Home > Health & Wellness > Health Library > Diabetes in Children: Food Issues at School
New challenges emerge when your child with
diabetes begins school. Starting a good communication
system with key people at the school can help make this transition a smooth one. It's helpful to schedule a conference with school personnel—principal,
teachers, coaches, bus driver, school nurse, and lunchroom workers—after your
child is first diagnosed. Do this again at the beginning of each school year.
Your child needs to always have available the supplies for doing a
blood sugar test. If
possible, the school nurse will have these supplies available also.
Snacks, school lunches, and party food
are issues that need to be addressed before your child starts school.
If your child takes insulin, his or her teacher needs to understand why
snacks are so important. Explain how snacks prevent low blood sugar. Teachers
should know that snacks should never be withheld or delayed. Provide details on
when your child needs snacks—for example, during the day and either before,
during, or after exercise.
Your child can have regular school
lunches. If there are many items to choose from, your child needs to understand
the meal plan thoroughly to make the best choices. Ask to be informed in
advance if meals will be delayed because of special school activities, such as
parties or trips, so that your child's insulin or snack schedule can be adjusted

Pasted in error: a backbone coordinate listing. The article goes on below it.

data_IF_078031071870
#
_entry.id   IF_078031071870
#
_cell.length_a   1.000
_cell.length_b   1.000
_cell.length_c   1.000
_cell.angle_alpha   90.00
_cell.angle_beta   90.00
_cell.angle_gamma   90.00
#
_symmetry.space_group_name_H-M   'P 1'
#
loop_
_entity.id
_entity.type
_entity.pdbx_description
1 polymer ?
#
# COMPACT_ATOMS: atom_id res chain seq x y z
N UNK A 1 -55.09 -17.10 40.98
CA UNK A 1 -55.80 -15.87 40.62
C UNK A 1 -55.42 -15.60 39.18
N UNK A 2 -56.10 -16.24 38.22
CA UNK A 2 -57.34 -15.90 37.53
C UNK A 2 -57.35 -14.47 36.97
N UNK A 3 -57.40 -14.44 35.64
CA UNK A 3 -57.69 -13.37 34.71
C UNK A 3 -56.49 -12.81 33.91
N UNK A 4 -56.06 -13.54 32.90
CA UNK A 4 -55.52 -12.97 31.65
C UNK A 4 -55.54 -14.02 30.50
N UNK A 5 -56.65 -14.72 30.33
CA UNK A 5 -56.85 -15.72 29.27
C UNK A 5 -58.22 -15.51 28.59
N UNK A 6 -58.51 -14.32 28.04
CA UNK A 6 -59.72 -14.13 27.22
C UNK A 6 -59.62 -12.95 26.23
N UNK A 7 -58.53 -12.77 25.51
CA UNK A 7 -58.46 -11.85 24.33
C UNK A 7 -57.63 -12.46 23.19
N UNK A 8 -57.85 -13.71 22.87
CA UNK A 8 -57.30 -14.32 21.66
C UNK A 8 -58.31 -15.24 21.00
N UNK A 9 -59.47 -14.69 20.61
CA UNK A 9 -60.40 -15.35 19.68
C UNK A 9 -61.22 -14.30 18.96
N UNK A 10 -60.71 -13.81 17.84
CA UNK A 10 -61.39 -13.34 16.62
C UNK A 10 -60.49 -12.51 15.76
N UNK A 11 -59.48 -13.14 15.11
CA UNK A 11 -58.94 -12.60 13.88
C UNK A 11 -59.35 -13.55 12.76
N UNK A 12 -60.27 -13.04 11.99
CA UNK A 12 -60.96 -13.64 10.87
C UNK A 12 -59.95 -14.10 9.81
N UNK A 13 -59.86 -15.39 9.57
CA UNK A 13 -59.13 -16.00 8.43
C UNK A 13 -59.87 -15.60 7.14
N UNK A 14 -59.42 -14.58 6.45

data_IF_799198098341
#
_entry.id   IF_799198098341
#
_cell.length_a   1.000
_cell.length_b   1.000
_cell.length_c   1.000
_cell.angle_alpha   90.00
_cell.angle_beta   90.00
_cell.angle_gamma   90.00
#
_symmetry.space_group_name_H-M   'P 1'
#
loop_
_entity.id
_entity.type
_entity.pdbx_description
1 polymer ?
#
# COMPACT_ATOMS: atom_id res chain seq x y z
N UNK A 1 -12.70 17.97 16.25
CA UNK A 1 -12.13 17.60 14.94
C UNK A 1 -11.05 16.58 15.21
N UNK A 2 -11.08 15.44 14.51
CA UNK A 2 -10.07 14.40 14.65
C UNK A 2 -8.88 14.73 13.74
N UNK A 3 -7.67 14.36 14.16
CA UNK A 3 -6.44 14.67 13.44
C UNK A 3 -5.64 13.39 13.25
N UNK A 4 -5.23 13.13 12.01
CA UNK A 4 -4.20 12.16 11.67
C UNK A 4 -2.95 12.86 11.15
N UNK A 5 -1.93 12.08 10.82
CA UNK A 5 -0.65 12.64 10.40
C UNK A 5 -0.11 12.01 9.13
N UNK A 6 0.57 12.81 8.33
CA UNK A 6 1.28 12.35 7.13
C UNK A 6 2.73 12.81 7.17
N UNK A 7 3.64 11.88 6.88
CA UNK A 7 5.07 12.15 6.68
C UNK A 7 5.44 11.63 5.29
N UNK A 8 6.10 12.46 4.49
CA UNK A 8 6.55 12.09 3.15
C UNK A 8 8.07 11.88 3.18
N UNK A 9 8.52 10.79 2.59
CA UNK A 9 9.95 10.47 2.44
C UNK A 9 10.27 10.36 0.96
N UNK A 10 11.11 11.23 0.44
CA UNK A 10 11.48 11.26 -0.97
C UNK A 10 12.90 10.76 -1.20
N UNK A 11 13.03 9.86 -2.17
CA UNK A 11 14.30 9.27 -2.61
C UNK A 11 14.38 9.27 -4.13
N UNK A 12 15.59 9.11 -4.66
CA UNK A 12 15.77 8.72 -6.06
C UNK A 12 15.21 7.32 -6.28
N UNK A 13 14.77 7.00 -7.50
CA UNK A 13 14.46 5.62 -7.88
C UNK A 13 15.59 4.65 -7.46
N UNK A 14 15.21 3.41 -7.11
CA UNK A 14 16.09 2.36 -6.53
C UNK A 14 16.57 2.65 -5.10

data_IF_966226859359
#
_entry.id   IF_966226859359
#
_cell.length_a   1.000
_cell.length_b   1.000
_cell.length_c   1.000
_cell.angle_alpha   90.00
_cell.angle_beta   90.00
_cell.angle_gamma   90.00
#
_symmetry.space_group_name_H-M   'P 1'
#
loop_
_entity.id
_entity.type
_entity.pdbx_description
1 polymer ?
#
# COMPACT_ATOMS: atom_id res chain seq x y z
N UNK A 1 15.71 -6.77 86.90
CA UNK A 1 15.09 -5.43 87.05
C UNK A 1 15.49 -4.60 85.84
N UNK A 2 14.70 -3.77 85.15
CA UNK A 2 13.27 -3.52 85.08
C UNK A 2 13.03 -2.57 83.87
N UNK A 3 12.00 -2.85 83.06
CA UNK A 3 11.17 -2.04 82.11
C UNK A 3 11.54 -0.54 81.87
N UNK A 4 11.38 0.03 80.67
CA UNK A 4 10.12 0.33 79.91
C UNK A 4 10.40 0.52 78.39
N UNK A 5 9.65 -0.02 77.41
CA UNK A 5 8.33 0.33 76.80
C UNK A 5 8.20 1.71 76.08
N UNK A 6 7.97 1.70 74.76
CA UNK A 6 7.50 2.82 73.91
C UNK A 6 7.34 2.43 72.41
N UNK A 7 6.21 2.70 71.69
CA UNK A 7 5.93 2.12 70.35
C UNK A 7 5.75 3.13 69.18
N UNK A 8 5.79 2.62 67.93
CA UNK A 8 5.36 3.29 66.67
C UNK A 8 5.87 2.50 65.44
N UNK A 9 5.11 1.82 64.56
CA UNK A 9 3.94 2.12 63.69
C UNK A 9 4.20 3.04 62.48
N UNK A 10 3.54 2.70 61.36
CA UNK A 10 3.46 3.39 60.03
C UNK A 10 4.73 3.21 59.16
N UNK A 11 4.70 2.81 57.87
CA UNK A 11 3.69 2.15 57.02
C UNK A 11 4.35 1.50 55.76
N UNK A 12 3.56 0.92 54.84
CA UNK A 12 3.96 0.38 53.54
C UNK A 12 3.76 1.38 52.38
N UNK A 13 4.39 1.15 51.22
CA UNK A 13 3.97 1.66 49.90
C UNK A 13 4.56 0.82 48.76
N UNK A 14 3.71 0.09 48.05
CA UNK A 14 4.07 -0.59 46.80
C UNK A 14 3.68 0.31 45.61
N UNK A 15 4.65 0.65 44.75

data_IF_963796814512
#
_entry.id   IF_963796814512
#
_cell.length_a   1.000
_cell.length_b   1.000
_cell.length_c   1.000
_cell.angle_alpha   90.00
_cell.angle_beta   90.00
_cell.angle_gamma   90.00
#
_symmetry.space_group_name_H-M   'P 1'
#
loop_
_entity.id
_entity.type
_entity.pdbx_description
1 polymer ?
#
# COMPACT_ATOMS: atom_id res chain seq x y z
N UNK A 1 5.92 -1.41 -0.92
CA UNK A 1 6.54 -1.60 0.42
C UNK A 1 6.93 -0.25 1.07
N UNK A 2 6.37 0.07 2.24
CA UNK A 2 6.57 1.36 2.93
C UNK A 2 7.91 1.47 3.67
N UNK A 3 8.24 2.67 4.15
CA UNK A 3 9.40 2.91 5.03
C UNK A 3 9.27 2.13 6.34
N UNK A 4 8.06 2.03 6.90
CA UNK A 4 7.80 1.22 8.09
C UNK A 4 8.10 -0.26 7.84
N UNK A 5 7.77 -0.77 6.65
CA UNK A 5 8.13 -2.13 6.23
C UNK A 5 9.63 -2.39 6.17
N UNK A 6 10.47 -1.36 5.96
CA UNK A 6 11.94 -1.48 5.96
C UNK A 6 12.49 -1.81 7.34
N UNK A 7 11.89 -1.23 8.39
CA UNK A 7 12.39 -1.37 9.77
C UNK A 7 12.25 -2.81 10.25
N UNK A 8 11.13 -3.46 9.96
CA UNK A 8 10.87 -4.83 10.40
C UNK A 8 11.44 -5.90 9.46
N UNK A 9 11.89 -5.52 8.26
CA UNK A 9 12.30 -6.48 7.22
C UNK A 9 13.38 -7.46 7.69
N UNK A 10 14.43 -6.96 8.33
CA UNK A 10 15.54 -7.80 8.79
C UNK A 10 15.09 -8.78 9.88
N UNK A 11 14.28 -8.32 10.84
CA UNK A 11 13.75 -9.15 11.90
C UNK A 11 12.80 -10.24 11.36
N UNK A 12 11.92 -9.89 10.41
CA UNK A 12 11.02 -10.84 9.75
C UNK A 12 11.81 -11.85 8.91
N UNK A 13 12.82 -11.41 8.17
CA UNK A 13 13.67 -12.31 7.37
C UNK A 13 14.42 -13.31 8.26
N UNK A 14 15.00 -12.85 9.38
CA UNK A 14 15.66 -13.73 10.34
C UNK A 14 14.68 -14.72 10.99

accordingly to prevent a low blood sugar episode.
A treatment plan should list:
The plan should specify how your child's needs are taken
care of and which member of the school staff is responsible for implementing
the plan. Your child may need an emergency glucagon shot if he or she is having
an episode of low blood sugar. Because of this, the school must select a person
in advance to give the glucagon. Your child can then have treatment without
A diabetes educator can help you make a treatment plan for
your child. Update the plan each school year.
For children who take
insulin, low blood sugar can result from additional exercise or not enough
food, as well as from too much insulin. Have your child carry a quick-acting
source of carbohydrate, such as glucose tablets, glucose gel, or juice, to be used in case of a low blood sugar episode.
your child can identify and treat symptoms of low blood sugar, or ask a teacher
for help. Also, have your child carry snack foods, such as pretzels, snack
crackers, or a sandwich, to cover unplanned activity or delayed meals. It's a
good idea to ask your child's teacher to keep one or more of these items in his
or her desk.
January 23, 2012
John Pope, MD - Pediatrics & Stephen LaFranchi, MD - Pediatrics, Pediatric Endocrinology
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